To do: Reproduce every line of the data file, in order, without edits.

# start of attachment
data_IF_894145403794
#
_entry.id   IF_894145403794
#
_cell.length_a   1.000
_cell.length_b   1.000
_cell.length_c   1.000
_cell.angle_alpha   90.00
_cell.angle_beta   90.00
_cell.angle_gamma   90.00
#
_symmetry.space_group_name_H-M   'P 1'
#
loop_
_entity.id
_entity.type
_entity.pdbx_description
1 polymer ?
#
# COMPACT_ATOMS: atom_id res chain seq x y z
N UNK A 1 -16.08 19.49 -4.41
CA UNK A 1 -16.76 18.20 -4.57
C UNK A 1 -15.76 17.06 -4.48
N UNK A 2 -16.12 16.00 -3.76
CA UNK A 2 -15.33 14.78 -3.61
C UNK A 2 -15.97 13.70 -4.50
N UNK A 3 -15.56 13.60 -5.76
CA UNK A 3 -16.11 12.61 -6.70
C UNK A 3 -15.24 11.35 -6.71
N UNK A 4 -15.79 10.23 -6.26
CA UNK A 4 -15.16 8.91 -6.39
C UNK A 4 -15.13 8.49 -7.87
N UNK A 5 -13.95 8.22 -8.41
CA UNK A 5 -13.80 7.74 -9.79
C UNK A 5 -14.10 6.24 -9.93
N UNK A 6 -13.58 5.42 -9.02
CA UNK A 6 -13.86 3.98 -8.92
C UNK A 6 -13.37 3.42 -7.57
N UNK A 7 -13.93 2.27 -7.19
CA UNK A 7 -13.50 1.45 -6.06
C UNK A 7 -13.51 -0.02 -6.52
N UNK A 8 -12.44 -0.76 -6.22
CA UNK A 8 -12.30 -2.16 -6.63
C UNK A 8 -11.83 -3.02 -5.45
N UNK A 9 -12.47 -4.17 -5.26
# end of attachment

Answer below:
data_IF_894145403794
#
_entry.id   IF_894145403794
#
_cell.length_a   1.000
_cell.length_b   1.000
_cell.length_c   1.000
_cell.angle_alpha   90.00
_cell.angle_beta   90.00
_cell.angle_gamma   90.00
#
_symmetry.space_group_name_H-M   'P 1'
#
loop_
_entity.id
_entity.type
_entity.pdbx_description
1 polymer ?
#
# COMPACT_ATOMS: atom_id res chain seq x y z
N UNK A 1 -16.08 19.49 -4.41
CA UNK A 1 -16.76 18.20 -4.57
C UNK A 1 -15.76 17.06 -4.48
N UNK A 2 -16.12 16.00 -3.76
CA UNK A 2 -15.33 14.78 -3.61
C UNK A 2 -15.97 13.70 -4.50
N UNK A 3 -15.56 13.60 -5.76
CA UNK A 3 -16.11 12.61 -6.70
C UNK A 3 -15.24 11.35 -6.71
N UNK A 4 -15.79 10.23 -6.26
CA UNK A 4 -15.16 8.91 -6.39
C UNK A 4 -15.13 8.49 -7.87
N UNK A 5 -13.95 8.22 -8.41
CA UNK A 5 -13.80 7.74 -9.79
C UNK A 5 -14.10 6.24 -9.93
N UNK A 6 -13.58 5.42 -9.02
CA UNK A 6 -13.86 3.98 -8.92
C UNK A 6 -13.37 3.42 -7.57
N UNK A 7 -13.93 2.27 -7.19
CA UNK A 7 -13.50 1.45 -6.06
C UNK A 7 -13.51 -0.02 -6.52
N UNK A 8 -12.44 -0.76 -6.22
CA UNK A 8 -12.30 -2.16 -6.63
C UNK A 8 -11.83 -3.02 -5.45
N UNK A 9 -12.47 -4.17 -5.26